The group has sold over 3 million albums since having won the 1995 Eurovision Song Contest, representing Norway with the composition “Nocturne“.

Rolf Løvland

Rolf Undsæt Løvland (born 19 April 1955) is a Norwegian composer, lyricist, arranger, and pianist. Together with Fionnuala Sherry, he formed the Celtic-Nordic group Secret Garden, in which he was the composer, producer, and keyboardist. He began composing at an early age (he formed a band at the age of nine) and grew up studying at the Kristiansand Music Conservatory, later receiving his master’s degree from the Norwegian Institute of Music in Oslo. Løvland has won the Eurovision Song Contest twice, composing the songs “La det swinge” in 1985 and “Nocturne” in 1995 alongside Secret Garden, resulting in Norway’s first two titles.

He also composed the song “You Raise Me Up“, which, according to Rolf Løvland in an interview with Radio Norge in February 2010, has been covered more than 500 times thus far.

You Raise Me Up

You Raise Me Up” is a song originally composed by the Norwegian-Irish duo Secret Garden. The music was written by Secret Garden’s Rolf Løvland, and the lyrics by Brendan Graham. After the song was performed early in 2002 by the Secret Garden and their invited lead singer, Brian Kennedy, the song only became a minor UK hit. The song has been recorded by more than a hundred other artists including American songwriter Josh Groban in 2003 and Irish boy band Westlife in 2005 whose versions were hits in their countries. Welsh singer Aled Jones and all-female Irish ensemble Celtic Woman have also recorded successful covers.

Løvland composed an instrumental piece in 2002 and titled it “Silent Story”. He later approached Irish novelist and songwriter Brendan Graham to write the lyrics to his melody, after reading Graham’s novels. The song was performed for the very first time at the funeral of Løvland’s mother.[1][2] The original designated vocalist was Johnny Logan, who recorded a demo with an orchestra. However, the vocalist was changed due to a desire to distance the album from the Eurovision Song Contest, in which all three men were known for their success: Logan had won twice as a performer and twice as a composer; Løvland had won once as a performer and twice as a composer: and Graham had won twice as a composer.

In 2002, it was released on the Secret Garden album Once in a Red Moon, with the vocals sung by Irish singer Brian Kennedy, and sold well in both Ireland and Norway. Originally, Brian Kennedy was supposed to follow Secret Garden on their Asian tour in 2002, but Curb records couldn’t come to an agreement with Universal to release Brian, and he reluctantly could not attend the tour. He was replaced by Norwegian singer Jan Werner Danielsen, who also later recorded the song together with Secret Garden. A demo version of this recording was released in 2010, on Danielsen’s posthumous compilation album One More Time – The Very Best Of, which included several previously unpublished recordings.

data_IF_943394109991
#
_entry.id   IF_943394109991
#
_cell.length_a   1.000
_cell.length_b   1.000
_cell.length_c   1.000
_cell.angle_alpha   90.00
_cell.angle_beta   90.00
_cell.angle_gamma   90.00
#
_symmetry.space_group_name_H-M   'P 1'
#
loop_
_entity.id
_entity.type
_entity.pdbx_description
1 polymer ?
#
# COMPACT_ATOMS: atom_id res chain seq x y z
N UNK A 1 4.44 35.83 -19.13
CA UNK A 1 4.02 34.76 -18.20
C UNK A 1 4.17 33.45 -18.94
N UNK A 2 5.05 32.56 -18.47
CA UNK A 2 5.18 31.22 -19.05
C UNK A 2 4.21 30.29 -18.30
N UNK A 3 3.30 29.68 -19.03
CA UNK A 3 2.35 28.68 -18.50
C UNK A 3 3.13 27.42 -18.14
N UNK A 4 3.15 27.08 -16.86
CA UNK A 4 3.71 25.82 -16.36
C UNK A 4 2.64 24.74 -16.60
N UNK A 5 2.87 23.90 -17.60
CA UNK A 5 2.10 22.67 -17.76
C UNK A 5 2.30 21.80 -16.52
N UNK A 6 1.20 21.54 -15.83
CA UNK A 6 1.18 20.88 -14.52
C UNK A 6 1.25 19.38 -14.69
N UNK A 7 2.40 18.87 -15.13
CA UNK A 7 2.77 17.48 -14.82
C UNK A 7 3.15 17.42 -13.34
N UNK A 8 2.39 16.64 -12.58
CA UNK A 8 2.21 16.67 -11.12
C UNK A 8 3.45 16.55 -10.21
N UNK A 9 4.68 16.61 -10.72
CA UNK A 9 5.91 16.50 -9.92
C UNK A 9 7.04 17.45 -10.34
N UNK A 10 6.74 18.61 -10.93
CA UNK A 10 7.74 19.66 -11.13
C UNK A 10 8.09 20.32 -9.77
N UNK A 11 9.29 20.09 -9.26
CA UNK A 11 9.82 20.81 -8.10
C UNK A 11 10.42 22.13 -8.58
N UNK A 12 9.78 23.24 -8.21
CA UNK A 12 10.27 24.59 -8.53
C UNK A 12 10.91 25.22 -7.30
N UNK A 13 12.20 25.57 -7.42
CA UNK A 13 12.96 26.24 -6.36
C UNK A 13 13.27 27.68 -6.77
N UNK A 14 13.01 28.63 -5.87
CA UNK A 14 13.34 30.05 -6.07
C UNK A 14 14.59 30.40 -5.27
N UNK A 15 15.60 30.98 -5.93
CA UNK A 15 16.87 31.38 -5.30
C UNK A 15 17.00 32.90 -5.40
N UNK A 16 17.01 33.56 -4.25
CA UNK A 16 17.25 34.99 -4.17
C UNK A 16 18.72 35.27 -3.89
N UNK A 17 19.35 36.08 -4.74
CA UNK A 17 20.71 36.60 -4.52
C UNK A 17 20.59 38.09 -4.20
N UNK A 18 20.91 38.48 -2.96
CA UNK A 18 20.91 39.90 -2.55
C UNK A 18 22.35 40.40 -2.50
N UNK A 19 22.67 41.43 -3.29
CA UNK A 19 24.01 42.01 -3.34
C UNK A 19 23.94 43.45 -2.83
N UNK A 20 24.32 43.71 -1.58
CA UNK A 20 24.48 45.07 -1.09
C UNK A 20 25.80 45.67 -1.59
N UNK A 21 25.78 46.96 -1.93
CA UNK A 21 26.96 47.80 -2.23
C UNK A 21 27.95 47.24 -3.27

Although the original version did not chart internationally, the song has now been covered more than 125 times. Irish singer Daniel O’Donnell‘s version debuted at its peak position, number twenty-two, in the UK Singles Chart on the week of December 7–13, 2003. It fell to number 35 the following week. It fell off the top 100 three weeks afterwards. Christian group Selah‘s version, included in their 2004 album Hiding Place, peaked number two on Billboards Hot Christian Songs and Christian Airplay on the week ending June 25, 2004. This recording was nominated for Song of the Year at the 2005 Dove Awards and appeared on WOW Hits 2005.

The Josh Groban peaked #73 in the Billboard Hot 100 and #1 on the US Adult Contemporary chart, Westlife #1 in the UK Singles Chart, and Dutch Popstars winner Wesley Klein #4 in the Netherlands. The song has also found success as part of a three-song EP entitled “George Best – A Tribute” by Peter Corry and the song’s original vocalist Brian Kennedy, which reached #4 in the UK.

In 2004, the song was played more than 500,000 times on American radio. In late 2005, there were over 80 versions available in US alone, and it has been nominated for Gospel Music Awards four times, including “Song of the Year.”

On 21 September 2006, “You Raise Me Up” became the first song to have sold over 76,000 copies of the score on the popular sheet music website

Josh Groban version

In 2003, David Foster decided to produce the song after being introduced to it by Frank Petrone of peermusic, the song’s publisher. He chose the up-and-coming Josh Groban to record the song, which was accompanied by the tenor Craig Von Vennik of the Establishment. Groban’s version made it to #1 on the Billboard adult contemporary chart in early 2004 and remained there for six weeks. This version also peaked at #73 on the Billboard Hot 100, his first single to do so, and was nominated for a 2005 Grammy award.